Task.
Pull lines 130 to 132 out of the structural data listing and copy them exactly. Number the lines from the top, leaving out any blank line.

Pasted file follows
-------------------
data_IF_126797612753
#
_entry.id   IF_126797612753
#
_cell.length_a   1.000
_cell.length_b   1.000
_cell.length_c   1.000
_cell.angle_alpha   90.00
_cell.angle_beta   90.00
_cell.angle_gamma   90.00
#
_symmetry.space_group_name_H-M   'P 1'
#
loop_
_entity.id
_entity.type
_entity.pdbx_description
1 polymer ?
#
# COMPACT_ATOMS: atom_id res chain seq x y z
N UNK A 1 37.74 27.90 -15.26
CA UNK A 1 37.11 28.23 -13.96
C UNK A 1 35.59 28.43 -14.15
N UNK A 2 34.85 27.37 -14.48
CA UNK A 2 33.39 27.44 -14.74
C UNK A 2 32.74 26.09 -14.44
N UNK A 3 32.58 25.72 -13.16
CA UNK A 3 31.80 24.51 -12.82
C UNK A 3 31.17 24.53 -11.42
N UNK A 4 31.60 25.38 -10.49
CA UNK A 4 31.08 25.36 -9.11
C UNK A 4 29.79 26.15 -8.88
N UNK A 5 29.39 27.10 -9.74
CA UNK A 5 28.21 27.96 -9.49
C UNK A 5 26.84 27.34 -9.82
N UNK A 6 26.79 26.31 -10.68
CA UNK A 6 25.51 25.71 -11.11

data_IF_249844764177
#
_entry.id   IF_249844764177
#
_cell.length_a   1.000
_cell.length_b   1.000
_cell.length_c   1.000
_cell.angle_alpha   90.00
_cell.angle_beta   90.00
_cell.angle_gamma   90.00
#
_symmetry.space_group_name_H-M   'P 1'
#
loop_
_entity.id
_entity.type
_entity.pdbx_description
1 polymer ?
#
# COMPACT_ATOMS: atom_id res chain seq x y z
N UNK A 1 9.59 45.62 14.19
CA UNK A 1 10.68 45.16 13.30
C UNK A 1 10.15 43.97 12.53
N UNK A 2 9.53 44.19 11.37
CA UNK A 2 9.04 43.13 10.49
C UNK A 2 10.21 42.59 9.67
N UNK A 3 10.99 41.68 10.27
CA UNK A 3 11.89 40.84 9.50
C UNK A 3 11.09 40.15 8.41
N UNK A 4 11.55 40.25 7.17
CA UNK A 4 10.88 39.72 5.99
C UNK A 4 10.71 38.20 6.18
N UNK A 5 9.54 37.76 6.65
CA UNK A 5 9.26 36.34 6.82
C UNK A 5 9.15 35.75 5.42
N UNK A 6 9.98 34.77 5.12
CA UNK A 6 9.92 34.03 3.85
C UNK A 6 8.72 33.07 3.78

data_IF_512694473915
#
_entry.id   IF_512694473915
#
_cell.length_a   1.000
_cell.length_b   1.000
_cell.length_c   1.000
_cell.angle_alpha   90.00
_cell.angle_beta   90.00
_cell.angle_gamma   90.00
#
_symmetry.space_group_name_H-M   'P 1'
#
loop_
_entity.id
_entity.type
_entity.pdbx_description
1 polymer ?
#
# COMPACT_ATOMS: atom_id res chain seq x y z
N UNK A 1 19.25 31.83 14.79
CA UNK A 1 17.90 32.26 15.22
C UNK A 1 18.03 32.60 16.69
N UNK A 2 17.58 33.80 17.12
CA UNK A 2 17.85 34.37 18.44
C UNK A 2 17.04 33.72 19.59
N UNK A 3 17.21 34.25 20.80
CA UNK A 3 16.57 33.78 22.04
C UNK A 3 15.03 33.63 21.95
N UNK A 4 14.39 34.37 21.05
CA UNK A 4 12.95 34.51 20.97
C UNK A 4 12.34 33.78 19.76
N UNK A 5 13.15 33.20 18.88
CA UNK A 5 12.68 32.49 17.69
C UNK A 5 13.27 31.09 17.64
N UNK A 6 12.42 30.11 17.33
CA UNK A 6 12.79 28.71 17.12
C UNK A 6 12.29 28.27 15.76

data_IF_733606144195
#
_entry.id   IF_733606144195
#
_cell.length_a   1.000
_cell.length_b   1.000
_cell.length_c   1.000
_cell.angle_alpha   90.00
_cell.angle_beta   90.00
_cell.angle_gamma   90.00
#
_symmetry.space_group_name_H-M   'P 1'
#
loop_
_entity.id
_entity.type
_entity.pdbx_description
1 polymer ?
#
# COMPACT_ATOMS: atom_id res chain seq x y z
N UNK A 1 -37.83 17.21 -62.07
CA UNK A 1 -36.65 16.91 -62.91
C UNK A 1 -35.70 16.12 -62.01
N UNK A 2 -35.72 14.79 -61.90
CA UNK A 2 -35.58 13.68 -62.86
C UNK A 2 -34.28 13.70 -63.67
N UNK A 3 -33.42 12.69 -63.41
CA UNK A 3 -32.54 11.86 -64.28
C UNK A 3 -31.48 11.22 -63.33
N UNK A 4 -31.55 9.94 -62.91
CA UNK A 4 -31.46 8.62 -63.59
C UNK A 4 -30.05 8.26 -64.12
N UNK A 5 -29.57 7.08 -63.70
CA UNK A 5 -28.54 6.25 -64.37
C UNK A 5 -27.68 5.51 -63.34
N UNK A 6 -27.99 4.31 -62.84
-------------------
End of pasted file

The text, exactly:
_entity.pdbx_description
1 polymer ?
#